Botanical name: Tiarella cordifolia
Virtues: Attractive in both flower and leaf. A compact plant that will spread to make a good groundcover. Makes a good alternative to the invasive garlic mustard (Alliaria petiolata).
Flower: Cones of small white flowers appear on stalks above the foliage in middle spring.
Foliage: Heart-shaped leaves are green in spring and summer. Their veins create a textured look. They turn bronze in the fall.
Habit: Herbaceous perennial to roughly one foot tall and wide, or a bit smaller. Spreads by short underground stems (rhizomes) to create a dense groundcover at a moderate pace.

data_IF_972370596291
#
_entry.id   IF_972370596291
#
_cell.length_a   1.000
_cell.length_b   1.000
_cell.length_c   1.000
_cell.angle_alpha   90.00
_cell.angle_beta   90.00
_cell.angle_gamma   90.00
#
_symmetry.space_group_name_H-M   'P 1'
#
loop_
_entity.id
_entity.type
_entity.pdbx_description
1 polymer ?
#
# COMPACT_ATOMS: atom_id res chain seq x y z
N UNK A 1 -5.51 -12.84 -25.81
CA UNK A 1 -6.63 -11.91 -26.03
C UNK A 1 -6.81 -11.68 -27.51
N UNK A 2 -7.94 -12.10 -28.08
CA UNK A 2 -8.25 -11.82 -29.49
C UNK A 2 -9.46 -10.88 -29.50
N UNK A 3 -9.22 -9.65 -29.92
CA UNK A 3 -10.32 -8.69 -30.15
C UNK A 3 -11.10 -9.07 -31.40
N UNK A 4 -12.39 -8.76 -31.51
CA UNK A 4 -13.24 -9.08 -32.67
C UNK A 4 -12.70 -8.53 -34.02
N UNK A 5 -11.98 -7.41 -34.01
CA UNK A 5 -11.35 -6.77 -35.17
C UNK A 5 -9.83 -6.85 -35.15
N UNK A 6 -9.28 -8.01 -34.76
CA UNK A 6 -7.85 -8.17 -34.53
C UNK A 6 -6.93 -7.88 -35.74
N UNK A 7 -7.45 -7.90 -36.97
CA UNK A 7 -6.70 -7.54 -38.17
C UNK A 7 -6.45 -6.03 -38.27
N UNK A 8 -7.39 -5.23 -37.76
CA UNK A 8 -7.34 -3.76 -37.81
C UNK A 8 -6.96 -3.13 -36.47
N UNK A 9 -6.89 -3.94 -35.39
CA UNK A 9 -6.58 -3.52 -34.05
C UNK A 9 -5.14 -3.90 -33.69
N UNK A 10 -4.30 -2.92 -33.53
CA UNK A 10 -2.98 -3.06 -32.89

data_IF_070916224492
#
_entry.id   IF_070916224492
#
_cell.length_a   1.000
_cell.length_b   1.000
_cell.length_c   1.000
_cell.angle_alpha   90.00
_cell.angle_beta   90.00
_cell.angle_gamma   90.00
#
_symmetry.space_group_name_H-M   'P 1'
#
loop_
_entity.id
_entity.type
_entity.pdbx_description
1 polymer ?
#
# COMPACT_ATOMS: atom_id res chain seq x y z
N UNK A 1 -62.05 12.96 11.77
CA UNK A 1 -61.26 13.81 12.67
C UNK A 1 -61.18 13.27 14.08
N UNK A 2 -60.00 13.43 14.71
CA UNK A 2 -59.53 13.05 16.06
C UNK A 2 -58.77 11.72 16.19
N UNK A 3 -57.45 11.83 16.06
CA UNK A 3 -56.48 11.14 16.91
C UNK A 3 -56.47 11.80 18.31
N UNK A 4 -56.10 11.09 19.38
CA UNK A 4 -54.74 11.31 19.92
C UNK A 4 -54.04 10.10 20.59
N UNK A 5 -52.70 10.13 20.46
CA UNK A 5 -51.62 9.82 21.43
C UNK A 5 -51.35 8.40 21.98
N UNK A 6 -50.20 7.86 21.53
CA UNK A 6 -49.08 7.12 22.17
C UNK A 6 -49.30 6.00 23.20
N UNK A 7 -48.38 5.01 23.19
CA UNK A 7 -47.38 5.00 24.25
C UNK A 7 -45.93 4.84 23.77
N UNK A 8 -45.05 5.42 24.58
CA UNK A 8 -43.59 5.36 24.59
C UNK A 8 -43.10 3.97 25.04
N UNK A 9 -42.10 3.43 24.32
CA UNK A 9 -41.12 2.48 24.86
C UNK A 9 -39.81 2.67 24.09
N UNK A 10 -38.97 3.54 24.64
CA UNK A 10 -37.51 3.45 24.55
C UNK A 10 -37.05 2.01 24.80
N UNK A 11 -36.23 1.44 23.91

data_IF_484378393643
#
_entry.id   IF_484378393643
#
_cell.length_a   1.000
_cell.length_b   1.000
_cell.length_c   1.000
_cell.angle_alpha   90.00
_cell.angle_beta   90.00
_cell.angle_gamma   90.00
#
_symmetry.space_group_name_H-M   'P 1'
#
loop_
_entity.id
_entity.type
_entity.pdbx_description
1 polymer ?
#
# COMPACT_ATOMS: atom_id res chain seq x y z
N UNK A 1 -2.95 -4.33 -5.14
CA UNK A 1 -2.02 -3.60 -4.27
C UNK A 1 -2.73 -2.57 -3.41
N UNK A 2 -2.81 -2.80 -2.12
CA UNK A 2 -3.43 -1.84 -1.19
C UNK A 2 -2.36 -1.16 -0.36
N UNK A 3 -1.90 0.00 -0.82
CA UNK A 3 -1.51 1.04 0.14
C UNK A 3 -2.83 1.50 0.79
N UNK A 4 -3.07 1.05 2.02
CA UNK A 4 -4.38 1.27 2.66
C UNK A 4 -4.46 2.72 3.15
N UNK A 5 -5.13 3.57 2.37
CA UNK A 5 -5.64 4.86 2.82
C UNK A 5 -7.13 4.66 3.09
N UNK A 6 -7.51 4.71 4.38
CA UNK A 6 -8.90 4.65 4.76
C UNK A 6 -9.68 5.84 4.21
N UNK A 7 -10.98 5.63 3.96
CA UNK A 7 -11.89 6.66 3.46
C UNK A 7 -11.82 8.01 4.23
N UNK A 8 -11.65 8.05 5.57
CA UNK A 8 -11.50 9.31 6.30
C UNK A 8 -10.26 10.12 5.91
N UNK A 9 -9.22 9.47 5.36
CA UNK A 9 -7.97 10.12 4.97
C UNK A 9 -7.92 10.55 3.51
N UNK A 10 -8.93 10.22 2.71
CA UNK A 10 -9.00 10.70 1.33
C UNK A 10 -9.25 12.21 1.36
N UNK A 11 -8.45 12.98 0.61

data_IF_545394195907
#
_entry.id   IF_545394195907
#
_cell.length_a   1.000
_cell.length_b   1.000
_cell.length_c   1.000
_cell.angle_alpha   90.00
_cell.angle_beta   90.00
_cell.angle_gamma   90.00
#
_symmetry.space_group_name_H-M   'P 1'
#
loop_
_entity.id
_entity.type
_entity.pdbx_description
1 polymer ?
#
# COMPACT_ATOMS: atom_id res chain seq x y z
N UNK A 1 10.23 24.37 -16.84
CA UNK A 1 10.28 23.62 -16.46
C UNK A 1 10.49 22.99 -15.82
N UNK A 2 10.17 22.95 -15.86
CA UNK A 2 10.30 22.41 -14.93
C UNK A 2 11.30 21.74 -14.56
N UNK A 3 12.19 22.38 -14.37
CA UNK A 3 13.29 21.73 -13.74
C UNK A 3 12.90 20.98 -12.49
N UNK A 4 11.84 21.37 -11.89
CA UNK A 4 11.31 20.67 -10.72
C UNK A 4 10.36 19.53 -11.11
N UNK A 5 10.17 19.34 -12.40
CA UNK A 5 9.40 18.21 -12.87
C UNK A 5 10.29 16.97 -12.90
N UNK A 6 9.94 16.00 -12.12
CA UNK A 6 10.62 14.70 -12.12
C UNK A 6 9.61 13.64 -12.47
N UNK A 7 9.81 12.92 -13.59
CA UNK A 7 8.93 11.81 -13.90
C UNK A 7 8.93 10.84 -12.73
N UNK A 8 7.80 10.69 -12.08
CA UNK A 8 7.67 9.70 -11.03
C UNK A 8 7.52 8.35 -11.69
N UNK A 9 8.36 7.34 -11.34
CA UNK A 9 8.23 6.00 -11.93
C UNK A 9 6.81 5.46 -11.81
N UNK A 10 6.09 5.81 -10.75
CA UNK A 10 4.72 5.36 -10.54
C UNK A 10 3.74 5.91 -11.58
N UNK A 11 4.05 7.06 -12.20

Season: Spring through fall for foliage; spring for flowers. May be semi-evergreen in warmest areas of its hardiness range.
Origin: Cool, moist woods of eastern North America.
Cultivation: Grow in partial or full shade, in moist, humusy soil. Can tolerate more sun in northern regions, and will survive some drought once established, though it prefers moderate moisture. USDA Zones 3–8.
Plan your shade garden with the Shade Garden Wheel, a fun and easy-to-use garden design tool.
See our CD on gardening in the shade
Horticulture January 2010 is available as a download; it includes 50 great native plants.